Many people instinctively believe oil and gas industry companies to be dishonest. In some cases, this is indeed true. That’s why they employ marketing departments. Companies do not often criticise their own actions, except in a generic “we’re always working to be more accountable” way.

However, believing environmental activists to be honest is also a mistake. You can’t trust activists any more than you can believe corporate spin doctors.

They are no less motivated by material gains than oil companies. Greenpeace has annual revenues of €288 million ($326 million), which mostly comes from individual donors who have to be convinced by marketing to continue giving money. The WWF obtains 32% of its $266 million in revenue from individual donors, another 19% from government grants (!), and the remainder from institutional or corporate sources. There are, of course, many other environmental organisations, and they all need to continually raise donations in order to keep operating and paying staff.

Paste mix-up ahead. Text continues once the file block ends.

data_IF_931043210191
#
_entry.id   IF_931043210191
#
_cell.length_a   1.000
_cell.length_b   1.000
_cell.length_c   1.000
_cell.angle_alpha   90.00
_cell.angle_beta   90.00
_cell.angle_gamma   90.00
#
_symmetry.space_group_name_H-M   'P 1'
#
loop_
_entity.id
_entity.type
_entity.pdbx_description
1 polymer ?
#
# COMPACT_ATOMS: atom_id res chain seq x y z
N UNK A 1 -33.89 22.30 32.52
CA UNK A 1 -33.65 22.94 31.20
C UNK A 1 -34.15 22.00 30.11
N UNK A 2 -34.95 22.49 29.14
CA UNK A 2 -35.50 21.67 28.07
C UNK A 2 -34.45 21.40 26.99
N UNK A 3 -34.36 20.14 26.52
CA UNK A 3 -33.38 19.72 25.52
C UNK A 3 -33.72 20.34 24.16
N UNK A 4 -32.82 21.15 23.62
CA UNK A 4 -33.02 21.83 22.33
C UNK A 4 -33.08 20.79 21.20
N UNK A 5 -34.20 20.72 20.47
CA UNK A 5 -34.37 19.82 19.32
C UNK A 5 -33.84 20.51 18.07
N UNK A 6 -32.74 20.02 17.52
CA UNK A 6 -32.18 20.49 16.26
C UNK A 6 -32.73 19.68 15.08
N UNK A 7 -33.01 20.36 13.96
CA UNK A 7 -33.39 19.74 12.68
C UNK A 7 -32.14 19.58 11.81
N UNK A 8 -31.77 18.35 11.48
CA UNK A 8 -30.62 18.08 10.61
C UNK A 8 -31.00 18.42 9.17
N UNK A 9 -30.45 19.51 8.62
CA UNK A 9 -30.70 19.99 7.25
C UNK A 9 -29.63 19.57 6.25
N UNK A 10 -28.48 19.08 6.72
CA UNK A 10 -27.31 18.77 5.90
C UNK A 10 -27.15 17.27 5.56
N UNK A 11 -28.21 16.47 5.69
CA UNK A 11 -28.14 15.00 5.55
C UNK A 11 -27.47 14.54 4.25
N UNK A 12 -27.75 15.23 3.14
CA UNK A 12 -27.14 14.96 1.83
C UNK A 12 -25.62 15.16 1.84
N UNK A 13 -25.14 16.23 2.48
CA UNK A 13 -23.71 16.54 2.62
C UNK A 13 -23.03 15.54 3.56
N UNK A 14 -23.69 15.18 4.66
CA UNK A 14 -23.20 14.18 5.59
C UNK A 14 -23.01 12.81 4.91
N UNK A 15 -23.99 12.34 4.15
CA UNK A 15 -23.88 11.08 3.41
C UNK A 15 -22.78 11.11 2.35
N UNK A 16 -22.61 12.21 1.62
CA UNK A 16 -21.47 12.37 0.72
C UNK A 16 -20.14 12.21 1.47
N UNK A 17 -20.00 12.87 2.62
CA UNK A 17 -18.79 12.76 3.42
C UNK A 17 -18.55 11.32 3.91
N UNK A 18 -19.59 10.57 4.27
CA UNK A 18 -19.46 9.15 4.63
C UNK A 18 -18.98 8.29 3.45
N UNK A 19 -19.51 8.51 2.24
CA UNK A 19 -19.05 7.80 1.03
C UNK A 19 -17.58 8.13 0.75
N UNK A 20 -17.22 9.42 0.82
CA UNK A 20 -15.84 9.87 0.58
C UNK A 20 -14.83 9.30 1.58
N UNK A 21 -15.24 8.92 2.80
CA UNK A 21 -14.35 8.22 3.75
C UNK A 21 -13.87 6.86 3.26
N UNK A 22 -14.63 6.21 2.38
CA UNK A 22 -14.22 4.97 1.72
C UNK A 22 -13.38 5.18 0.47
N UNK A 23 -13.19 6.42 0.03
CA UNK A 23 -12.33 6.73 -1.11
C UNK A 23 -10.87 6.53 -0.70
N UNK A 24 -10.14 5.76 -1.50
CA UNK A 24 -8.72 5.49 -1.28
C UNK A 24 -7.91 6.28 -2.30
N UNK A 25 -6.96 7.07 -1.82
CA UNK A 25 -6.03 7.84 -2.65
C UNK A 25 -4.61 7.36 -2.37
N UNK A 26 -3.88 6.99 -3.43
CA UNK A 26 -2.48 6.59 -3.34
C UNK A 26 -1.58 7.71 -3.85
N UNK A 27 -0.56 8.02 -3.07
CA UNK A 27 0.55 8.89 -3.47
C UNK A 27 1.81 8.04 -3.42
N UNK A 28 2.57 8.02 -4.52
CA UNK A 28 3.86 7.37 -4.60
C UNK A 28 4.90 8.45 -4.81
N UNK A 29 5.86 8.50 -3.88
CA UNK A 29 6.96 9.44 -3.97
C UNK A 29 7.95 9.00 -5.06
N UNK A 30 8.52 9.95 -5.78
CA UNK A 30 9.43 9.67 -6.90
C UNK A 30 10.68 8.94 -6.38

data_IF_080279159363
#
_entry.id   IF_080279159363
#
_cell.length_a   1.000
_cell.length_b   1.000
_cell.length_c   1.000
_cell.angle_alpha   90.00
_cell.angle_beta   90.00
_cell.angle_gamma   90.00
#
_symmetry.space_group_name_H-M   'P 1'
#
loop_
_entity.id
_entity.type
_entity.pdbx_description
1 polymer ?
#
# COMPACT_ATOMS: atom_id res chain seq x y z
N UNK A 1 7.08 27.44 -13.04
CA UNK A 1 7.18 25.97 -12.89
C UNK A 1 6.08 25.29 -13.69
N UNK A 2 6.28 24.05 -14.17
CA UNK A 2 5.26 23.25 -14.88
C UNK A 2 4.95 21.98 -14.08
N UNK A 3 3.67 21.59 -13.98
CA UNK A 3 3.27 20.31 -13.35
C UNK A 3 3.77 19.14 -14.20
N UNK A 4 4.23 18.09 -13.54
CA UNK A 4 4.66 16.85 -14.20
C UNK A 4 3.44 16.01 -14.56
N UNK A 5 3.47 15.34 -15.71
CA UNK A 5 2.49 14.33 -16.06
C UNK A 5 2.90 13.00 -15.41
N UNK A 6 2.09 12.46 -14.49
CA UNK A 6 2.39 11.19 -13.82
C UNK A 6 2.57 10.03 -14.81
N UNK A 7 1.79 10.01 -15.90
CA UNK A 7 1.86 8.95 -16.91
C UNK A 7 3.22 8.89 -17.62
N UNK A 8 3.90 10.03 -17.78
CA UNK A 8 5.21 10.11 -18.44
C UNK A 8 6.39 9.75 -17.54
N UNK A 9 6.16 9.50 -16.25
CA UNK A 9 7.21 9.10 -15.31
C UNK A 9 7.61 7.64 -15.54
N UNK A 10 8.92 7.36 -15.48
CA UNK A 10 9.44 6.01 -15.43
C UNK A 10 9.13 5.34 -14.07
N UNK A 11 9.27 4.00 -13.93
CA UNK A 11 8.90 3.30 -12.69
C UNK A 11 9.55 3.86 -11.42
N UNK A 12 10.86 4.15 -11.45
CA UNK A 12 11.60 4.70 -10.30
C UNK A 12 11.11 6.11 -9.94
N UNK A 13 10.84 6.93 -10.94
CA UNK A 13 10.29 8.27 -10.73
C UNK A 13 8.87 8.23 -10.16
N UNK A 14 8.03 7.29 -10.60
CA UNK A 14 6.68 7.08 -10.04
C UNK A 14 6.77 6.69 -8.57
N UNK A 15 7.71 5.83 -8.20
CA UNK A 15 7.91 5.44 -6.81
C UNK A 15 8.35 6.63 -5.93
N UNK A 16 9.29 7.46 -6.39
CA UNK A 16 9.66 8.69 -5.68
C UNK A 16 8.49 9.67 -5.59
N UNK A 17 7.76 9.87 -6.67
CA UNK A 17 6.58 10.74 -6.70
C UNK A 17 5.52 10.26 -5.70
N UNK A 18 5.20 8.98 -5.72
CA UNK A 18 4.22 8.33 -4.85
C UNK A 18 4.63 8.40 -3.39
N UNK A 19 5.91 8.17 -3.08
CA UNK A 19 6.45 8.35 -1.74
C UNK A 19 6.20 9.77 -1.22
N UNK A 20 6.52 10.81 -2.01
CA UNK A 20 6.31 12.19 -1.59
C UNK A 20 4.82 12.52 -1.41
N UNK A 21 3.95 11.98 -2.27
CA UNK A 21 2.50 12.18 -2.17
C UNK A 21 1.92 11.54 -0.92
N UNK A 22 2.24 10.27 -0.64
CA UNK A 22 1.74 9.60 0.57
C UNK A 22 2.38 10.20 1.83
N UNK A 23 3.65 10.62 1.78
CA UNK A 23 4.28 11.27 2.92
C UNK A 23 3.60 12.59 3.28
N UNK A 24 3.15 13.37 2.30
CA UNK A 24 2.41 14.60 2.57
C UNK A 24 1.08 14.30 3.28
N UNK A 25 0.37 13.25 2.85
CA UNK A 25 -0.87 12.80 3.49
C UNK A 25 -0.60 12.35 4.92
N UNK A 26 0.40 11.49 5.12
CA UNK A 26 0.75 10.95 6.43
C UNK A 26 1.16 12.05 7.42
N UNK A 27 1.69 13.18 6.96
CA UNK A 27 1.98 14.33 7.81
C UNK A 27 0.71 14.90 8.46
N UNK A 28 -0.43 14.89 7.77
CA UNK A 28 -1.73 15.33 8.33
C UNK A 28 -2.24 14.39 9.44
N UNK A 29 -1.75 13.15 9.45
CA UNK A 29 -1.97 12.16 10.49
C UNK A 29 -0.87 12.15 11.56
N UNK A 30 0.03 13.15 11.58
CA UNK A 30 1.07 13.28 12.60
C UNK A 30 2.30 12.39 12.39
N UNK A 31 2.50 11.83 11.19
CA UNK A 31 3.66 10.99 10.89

The notion that they’re brave little Davids fighting corporate Goliaths is simply not true. Environmentalism is a major industry in itself. I have nothing against making money, but let’s be consistent when we consider it a motive for dishonesty.

In fact, one can cite many examples in which activists prove to be dishonest.

The main lobby opposed to shale gas in South Africa, the Treasure Karoo Action Group, has actively lied as part of a smear campaign to try to discredit me. When they called me a liar, I accepted it in good faith as a correction of my own error. However, it turned out to be no error at all, and the group engaged in a massive cover-up of the evidence that I was right in the first place. Happily, I do not trust environmentalists, and saved screenshots.

Internationally, Josh Fox, the maker of the anti-fracking film Gasland, besides making many false claims about shale gas drilling, was caught in evasions or outright lies on a number of occasions.

A Texas landowner, Steve Lipsky, made a video of a supposedly gas-contaminated water well, which was widely used in anti-fracking propaganda. A court declared it a fraud, in conspiracy with an environmental group, designed to defame the local gas drilling company and alarm the public.

Craig and Julie Sautner, of the small town of Dimock, Pennsylvania, claimed that their well was contaminated. They starred in both Gasland and UnEarthed. However, when journalist and film-maker Phelim McAleer asked them to demonstrate that the taps were running with foul water, they could only produce stored sample bottles of suspiciously dirty-brown water.